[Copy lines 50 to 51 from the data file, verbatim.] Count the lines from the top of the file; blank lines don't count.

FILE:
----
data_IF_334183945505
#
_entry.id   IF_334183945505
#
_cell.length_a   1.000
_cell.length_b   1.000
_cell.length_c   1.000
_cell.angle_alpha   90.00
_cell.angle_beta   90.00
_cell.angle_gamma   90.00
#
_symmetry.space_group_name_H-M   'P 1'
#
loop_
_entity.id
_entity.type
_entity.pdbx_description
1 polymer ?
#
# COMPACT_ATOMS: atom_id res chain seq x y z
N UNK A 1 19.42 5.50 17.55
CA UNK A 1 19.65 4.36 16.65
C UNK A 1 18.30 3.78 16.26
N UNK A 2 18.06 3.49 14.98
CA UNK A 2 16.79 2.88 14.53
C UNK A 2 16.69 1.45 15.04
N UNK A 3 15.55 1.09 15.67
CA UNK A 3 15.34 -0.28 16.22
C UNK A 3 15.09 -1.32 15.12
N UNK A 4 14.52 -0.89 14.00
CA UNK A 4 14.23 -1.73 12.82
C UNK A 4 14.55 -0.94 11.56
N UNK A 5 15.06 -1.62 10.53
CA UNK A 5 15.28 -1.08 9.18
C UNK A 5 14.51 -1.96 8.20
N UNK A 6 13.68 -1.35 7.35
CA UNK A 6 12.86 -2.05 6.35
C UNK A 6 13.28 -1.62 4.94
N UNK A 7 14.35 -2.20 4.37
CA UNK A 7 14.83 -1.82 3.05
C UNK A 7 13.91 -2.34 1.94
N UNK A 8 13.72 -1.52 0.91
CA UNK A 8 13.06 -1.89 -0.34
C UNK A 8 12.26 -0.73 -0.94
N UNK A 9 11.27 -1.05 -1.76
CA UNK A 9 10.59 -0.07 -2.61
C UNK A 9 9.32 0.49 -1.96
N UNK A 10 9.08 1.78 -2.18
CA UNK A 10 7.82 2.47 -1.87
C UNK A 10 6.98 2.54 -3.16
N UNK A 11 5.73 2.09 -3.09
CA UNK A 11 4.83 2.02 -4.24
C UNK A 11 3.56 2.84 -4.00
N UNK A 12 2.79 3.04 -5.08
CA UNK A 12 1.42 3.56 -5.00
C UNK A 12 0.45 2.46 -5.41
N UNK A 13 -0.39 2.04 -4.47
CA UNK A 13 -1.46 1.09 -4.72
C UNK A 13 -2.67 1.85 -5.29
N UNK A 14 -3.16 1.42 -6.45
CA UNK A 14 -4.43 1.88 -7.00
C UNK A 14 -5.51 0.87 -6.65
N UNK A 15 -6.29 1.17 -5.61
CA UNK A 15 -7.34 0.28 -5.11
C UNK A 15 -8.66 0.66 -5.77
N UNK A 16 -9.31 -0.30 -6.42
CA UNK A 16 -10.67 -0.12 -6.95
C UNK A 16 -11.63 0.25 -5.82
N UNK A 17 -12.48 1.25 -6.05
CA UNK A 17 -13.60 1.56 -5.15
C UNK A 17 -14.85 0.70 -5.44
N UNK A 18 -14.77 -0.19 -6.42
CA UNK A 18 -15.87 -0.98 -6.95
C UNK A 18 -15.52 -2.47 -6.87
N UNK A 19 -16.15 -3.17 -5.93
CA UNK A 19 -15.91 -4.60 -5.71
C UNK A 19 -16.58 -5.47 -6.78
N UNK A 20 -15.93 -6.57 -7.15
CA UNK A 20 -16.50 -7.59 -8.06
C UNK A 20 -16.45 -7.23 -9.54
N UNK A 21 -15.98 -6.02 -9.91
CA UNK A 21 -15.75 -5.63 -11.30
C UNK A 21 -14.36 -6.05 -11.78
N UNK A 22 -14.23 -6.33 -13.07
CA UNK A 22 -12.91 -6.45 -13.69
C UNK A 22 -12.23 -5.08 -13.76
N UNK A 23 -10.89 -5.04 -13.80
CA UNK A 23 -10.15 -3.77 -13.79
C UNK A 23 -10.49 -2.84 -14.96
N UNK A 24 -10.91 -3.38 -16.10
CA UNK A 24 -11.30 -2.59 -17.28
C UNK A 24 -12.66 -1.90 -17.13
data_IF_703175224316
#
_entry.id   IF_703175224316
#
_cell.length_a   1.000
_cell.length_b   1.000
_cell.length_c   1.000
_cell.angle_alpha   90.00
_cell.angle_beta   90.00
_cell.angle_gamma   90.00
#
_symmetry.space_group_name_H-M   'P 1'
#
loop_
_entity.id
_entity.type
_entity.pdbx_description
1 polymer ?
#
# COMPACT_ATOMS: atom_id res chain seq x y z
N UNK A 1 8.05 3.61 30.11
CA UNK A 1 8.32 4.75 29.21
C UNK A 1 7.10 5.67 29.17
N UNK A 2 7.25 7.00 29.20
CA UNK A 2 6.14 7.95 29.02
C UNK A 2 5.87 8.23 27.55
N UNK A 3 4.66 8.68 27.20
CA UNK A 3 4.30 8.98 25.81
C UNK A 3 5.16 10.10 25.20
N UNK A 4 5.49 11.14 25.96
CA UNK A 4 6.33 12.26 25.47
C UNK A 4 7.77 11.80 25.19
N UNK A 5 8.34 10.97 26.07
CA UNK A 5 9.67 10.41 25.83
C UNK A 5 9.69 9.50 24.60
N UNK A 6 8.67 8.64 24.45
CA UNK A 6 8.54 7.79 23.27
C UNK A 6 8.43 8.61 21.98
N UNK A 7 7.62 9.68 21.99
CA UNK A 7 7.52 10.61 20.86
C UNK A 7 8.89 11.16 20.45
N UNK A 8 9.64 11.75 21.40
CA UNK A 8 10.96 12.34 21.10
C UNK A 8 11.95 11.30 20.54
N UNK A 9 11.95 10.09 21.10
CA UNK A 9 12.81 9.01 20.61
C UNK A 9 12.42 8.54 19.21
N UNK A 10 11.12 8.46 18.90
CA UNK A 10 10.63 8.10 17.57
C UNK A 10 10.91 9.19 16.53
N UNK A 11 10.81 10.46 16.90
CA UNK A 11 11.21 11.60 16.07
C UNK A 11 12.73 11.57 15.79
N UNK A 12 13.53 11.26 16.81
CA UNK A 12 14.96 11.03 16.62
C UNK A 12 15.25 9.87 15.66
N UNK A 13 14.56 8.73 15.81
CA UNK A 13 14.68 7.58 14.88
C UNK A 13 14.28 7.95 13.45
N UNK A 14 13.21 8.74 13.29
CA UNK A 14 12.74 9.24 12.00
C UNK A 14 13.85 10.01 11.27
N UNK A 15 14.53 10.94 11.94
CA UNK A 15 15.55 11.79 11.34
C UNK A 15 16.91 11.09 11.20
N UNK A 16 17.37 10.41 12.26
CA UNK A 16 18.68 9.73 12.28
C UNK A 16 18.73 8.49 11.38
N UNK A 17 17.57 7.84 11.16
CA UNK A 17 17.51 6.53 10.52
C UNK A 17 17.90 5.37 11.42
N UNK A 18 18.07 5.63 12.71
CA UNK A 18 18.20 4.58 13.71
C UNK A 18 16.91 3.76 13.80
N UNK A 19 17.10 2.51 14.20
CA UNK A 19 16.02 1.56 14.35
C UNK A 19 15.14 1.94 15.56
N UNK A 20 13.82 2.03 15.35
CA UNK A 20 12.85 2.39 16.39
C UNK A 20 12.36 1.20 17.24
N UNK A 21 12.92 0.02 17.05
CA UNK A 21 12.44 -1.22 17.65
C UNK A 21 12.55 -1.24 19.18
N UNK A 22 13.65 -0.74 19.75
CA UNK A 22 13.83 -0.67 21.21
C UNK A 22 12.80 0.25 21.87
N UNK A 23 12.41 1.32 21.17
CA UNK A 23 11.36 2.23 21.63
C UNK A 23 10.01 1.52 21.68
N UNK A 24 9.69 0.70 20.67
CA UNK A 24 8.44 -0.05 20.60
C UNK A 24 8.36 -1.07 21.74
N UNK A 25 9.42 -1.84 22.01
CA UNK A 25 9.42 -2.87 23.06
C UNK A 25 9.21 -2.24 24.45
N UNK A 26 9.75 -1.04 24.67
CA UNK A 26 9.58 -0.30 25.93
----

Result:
C UNK A 10 6.98 2.54 -3.16
N UNK A 11 5.73 2.09 -3.09